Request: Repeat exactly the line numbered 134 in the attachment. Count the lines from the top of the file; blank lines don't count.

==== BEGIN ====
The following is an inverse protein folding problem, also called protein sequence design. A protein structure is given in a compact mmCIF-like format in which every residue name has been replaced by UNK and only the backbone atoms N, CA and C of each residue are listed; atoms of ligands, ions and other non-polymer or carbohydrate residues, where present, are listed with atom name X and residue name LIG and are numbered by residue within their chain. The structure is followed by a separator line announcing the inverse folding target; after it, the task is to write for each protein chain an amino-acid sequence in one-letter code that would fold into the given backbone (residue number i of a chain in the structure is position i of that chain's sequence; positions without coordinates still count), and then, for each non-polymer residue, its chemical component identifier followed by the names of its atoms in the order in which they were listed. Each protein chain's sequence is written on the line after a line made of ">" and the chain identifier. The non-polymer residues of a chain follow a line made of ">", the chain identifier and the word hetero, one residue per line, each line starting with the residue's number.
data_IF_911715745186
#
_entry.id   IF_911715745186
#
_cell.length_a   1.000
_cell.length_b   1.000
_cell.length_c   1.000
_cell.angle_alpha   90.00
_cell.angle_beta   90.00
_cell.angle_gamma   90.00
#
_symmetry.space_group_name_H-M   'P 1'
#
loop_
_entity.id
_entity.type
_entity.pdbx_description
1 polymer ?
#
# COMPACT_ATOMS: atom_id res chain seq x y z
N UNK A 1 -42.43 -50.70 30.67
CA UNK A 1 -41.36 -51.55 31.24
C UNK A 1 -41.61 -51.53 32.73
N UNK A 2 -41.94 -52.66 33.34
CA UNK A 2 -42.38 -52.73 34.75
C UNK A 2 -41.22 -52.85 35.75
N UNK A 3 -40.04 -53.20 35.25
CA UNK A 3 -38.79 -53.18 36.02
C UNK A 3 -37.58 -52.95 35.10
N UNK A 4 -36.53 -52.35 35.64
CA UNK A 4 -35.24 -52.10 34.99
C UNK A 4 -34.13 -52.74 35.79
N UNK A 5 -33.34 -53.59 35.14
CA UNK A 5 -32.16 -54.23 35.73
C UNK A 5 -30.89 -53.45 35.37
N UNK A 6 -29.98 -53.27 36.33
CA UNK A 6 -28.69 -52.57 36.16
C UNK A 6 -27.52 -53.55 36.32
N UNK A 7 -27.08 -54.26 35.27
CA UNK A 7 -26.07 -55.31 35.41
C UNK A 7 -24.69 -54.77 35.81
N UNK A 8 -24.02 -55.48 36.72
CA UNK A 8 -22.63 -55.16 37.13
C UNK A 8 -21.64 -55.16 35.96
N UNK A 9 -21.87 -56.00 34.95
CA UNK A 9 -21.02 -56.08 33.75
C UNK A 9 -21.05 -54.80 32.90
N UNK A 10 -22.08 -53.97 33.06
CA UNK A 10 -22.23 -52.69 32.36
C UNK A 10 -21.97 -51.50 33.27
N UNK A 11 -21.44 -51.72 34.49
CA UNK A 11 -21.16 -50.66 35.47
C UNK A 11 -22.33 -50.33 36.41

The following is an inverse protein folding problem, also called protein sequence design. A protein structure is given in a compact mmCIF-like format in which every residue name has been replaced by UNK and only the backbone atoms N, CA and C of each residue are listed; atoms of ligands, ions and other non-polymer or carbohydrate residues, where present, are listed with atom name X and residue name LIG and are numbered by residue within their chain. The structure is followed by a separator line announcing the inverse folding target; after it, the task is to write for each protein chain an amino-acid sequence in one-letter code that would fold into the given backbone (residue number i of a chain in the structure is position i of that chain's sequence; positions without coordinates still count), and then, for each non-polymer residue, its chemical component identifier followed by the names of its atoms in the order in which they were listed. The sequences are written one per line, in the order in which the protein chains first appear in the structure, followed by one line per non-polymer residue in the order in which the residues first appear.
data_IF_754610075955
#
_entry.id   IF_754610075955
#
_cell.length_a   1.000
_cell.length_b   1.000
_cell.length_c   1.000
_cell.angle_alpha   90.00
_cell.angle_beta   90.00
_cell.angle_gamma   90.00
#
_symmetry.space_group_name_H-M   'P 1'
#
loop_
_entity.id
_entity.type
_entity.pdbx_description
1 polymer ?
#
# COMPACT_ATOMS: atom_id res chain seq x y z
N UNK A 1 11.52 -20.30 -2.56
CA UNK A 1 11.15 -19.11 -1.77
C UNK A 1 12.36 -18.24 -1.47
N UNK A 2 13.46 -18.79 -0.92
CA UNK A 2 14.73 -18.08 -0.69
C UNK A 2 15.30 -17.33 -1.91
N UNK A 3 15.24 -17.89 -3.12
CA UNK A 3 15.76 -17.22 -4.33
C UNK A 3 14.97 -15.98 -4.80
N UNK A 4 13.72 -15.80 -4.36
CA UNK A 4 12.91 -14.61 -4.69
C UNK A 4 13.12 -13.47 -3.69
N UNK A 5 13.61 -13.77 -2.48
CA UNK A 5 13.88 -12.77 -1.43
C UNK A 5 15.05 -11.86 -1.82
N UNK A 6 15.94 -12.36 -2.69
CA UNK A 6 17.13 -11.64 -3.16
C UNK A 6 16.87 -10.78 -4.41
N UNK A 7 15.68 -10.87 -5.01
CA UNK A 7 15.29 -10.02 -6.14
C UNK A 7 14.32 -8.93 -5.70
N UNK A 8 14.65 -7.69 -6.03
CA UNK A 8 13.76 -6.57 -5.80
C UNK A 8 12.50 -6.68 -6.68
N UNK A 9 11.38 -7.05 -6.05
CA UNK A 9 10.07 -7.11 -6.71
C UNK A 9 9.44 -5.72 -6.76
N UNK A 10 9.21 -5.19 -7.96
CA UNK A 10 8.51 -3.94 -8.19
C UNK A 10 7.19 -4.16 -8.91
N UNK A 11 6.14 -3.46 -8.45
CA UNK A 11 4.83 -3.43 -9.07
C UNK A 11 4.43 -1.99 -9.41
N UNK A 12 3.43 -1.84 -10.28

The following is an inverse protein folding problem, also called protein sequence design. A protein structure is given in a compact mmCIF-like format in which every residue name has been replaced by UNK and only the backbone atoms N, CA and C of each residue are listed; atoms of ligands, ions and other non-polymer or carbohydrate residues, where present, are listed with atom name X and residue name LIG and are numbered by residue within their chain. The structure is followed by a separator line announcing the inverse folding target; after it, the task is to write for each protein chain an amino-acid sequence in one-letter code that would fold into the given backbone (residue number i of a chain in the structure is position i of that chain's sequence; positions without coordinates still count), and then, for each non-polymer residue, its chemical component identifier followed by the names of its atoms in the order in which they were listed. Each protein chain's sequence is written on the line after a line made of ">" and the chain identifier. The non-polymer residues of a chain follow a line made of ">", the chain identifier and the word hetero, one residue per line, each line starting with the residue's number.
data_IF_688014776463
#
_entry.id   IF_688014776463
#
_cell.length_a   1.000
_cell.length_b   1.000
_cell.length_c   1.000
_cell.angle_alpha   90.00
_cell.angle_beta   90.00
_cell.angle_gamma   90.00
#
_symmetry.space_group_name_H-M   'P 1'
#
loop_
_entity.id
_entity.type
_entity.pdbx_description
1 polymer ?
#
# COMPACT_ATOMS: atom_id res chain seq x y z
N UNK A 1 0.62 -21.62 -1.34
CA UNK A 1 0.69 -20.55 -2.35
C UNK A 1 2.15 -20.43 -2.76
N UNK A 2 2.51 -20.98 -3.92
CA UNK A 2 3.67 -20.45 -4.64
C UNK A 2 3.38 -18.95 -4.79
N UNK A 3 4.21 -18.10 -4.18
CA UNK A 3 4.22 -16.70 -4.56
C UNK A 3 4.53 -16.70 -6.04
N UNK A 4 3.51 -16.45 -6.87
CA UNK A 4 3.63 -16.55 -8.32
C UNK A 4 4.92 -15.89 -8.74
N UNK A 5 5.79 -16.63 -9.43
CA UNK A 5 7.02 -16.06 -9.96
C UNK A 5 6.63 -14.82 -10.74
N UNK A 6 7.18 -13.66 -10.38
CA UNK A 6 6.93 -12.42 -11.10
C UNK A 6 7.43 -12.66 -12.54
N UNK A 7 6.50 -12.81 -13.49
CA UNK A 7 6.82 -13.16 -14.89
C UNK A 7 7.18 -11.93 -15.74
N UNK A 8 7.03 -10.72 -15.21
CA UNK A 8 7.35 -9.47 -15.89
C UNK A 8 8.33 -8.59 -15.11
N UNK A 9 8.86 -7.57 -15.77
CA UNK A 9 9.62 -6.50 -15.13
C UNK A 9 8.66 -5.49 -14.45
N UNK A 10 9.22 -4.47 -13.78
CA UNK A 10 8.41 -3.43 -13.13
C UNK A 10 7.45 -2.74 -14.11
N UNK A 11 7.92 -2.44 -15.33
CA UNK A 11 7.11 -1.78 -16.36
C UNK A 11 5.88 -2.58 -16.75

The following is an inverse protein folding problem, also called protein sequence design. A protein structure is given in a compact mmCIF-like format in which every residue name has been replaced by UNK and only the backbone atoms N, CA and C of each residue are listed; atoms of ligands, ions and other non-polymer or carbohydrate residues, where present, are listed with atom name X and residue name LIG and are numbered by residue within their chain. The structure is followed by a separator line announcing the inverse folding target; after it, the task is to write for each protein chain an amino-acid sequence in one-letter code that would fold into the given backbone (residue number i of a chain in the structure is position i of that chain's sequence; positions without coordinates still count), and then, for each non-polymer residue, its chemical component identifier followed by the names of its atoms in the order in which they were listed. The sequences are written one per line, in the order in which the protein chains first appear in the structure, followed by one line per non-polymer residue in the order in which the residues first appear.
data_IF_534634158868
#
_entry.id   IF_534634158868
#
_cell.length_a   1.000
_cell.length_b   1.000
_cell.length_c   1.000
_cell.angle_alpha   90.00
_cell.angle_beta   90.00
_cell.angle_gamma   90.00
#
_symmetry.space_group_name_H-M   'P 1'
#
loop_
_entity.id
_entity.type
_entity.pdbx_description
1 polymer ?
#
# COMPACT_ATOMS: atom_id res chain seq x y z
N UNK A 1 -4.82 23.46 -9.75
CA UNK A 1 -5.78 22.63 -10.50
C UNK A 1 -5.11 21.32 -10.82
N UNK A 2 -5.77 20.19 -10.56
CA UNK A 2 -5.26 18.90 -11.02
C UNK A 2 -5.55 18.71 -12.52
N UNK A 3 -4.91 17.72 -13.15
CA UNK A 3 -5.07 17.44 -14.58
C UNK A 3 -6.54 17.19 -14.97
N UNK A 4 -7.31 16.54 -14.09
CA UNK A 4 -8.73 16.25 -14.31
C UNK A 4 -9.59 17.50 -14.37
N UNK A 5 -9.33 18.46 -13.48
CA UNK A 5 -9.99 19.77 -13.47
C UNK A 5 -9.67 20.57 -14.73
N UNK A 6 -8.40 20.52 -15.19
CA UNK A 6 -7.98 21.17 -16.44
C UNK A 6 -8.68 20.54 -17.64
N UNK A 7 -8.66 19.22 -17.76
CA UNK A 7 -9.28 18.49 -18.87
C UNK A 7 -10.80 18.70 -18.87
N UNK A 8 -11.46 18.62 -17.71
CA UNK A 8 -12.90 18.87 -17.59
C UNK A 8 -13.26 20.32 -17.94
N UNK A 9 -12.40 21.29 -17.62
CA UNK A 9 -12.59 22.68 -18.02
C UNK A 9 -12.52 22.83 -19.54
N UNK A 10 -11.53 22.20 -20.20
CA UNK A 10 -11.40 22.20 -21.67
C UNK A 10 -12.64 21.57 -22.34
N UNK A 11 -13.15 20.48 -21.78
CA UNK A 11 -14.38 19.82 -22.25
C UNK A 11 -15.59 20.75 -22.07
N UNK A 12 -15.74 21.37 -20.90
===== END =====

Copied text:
N UNK A 2 2.51 -20.98 -3.92